391. Ethics in economics
Economists claim that they do not make value judgements, but only indicate the economic consequences of policy. But the theory they use does implicitly harbour an ethics, even though many economists are not aware of it. Of what sort is that ethics?
There are several systems of ethics. Liberalism, and with that economic science, rests on utility ethics. That only looks at outcomes of choice and action, in this case utility, in the form of the greatest good for the greatest number of people. The ethical quality of other considerations, such as honesty, justice, forbearance, solidarity, etc. are irrelevant. ‘Greed is good’ as long as it leads to a higher level of prosperity, and the equity of its distribution is less relevant.
That stands in sharp contrast with duty ethics (going back to the philosopher Kant), where the issue is the ethical quality of motives of action, regardless of their consequences in terms of utility. The claim is that moral rules are universal, valid under all circumstances. The central principle is the ancient golden rule: One should (not) treat others as one would (not) want to be treated oneself. Here, that became the categorical imperative: an act is good if you would want to raise it to a universal rule. Lying is good if you would want everyone to do it. You don’t want that, so you should never lie.
I don’t go along with that because what is good or bad depends on circumstances. And what I find good for myself is not necessarily good for another: needs and demands vary.
A third system is virtue ethics, going back to the philosopher Aristotle. Virtues are character traits, dispositions to conduct. Many virtues are eligible, depending on circumstamces. The classical ‘cardinal’ (pivotal) virtues are: reasonableness, courage, moderation, and justice. There is nothing wrong with pleasure, but it should be in combination with moderation and justice. That is missing in present theory and practice in economics.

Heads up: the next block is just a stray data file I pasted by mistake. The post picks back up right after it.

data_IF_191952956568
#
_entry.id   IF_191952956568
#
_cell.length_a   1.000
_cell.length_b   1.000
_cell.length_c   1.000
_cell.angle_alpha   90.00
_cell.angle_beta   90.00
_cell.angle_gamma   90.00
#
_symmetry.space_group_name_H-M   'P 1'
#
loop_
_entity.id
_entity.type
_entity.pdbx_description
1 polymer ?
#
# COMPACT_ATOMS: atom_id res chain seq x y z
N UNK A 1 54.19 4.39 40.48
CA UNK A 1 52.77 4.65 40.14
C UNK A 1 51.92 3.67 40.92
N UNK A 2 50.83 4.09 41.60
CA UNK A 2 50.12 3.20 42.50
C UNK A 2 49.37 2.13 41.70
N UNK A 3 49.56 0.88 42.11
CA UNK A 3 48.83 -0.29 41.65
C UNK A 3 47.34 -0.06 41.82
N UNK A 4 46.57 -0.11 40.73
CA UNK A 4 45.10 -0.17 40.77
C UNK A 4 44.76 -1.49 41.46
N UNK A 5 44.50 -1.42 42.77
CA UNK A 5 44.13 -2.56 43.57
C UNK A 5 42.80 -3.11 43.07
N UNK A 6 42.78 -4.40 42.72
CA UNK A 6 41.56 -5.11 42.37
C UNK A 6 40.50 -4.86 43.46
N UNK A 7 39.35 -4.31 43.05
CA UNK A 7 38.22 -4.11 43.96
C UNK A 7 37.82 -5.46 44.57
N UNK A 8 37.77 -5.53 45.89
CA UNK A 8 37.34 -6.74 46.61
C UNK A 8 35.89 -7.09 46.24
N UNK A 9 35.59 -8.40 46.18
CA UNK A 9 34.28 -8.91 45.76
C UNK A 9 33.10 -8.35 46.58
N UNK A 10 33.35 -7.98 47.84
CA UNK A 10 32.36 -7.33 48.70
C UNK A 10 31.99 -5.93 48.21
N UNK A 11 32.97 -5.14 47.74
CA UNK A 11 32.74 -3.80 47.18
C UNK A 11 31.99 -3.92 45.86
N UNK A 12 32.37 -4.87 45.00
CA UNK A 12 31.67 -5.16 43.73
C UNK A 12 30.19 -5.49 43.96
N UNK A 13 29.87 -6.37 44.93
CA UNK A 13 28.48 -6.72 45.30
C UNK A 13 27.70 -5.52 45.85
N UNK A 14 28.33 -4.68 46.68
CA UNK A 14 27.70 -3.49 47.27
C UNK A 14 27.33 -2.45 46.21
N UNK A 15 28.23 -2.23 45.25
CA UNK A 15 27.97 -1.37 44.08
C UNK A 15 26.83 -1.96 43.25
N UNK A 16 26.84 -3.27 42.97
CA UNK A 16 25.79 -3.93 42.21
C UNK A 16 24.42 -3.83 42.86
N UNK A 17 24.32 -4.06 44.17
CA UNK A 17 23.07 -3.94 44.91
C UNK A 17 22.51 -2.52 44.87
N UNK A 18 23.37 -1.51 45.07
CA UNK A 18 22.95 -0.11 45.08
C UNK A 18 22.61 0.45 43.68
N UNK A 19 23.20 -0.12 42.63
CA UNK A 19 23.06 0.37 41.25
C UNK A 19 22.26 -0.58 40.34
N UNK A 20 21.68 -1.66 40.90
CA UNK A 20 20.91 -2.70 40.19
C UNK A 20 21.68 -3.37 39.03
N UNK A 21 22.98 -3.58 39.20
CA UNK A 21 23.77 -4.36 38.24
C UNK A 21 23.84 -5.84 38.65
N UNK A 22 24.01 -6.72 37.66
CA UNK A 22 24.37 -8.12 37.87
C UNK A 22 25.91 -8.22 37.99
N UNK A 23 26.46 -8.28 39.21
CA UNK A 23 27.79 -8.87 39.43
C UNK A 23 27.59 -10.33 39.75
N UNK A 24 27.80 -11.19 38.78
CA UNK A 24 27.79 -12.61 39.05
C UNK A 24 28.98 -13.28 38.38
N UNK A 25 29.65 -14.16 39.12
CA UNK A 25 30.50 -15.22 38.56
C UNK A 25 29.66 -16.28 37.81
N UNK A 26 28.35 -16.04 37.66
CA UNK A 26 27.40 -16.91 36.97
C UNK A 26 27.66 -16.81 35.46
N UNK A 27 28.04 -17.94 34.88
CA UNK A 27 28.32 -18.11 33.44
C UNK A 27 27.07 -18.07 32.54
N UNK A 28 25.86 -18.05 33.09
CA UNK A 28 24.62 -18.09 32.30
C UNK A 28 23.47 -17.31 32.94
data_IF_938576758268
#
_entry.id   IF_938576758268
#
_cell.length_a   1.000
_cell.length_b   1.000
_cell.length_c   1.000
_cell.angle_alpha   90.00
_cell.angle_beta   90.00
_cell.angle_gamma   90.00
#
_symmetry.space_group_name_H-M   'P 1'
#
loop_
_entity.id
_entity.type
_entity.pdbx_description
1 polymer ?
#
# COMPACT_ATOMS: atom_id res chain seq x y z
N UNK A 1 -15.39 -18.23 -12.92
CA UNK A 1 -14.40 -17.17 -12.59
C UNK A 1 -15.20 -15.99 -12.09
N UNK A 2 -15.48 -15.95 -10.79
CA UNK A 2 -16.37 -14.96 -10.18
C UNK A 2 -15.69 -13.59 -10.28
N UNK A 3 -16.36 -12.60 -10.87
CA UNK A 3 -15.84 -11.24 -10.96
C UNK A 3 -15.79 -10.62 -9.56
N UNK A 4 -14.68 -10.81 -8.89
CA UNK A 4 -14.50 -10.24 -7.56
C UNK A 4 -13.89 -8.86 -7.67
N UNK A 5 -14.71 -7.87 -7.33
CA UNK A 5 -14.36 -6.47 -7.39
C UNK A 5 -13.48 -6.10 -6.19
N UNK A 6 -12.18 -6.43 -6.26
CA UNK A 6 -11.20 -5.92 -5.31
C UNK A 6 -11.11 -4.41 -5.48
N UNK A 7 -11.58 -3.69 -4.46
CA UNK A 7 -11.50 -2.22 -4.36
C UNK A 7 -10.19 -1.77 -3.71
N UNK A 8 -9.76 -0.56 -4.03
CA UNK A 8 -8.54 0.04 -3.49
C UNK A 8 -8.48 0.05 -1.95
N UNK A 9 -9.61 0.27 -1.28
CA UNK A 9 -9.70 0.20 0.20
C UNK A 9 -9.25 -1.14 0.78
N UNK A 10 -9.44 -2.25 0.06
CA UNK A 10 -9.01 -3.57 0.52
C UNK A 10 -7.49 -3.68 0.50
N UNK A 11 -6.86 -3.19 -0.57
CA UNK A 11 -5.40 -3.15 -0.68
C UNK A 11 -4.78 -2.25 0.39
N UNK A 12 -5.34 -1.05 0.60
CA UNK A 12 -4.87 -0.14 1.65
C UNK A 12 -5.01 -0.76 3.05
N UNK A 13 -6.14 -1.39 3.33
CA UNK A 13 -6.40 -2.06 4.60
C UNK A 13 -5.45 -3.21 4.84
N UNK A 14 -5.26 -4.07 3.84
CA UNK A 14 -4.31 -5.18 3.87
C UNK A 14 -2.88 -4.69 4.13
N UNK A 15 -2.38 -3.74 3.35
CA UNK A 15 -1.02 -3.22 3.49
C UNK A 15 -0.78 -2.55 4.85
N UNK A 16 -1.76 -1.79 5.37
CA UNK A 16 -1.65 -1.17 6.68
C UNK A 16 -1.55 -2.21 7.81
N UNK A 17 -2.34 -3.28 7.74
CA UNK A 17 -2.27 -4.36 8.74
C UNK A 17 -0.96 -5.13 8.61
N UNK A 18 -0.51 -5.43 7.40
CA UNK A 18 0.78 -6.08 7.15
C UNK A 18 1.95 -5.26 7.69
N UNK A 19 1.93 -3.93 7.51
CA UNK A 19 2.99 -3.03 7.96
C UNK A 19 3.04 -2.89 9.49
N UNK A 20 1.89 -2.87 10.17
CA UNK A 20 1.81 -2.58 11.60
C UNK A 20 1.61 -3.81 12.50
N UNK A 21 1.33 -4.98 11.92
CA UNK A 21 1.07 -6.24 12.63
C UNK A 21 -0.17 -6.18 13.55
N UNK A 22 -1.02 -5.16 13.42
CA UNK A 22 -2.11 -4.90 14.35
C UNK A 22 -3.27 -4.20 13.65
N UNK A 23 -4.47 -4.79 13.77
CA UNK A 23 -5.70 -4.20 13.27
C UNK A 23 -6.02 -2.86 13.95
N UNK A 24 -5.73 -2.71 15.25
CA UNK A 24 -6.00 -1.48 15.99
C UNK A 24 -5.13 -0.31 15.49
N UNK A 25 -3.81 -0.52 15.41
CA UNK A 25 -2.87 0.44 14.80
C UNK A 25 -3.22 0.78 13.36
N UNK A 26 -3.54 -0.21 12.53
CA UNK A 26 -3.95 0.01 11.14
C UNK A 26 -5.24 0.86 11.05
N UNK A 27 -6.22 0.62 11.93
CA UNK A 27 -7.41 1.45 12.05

Resistance is increasing against the conduct of a number of large firms, such as banks and pharmaceutical companies, those firms are suffering from it, and they come up with plans for self-regulation. The key question is whether when push comes to shove and this leads to less profit it will be accepted by shareholders.
For this I give an anecdote. Two years ago I was asked by a colleague in Scotland if I would want to take part, as advisor and possibly as a teacher, with a bank, in the teaching/training of employees in trustworthiness. Trust is one of my subjects, so I accepted. The first step was a skype meeting for an exploration of ideas. We agreed that I would develop a proposal. In the discussion of that, in a second meeting, I asked whether it was part of the plan to educate employees to be trustworthy also to customers, not to sell them opaque products that work out to their disadvantage, as was customary among banks in the crisis of 2008. ‘Of course’, they answered. ‘But what if that leads to foregoing opportunities for profit, would that be accepted by shareholders?’. I received no answer and the meeting was abruptly ended. I tried to get in the comment that if you are the only bank that can make good on the promise to such trustworthiness, that might be very profitable, but it could no longer help.
In the course of the present series on economics, in this blog, I will argue for a transformation of economics, with as the most fundamental part replacement of utility ethics by virtue ethics, where utility still counts, but next to considerations of moderation and justice. That is needed for justice but also for protection of the environment, which under the present regime of economics seems unattainable.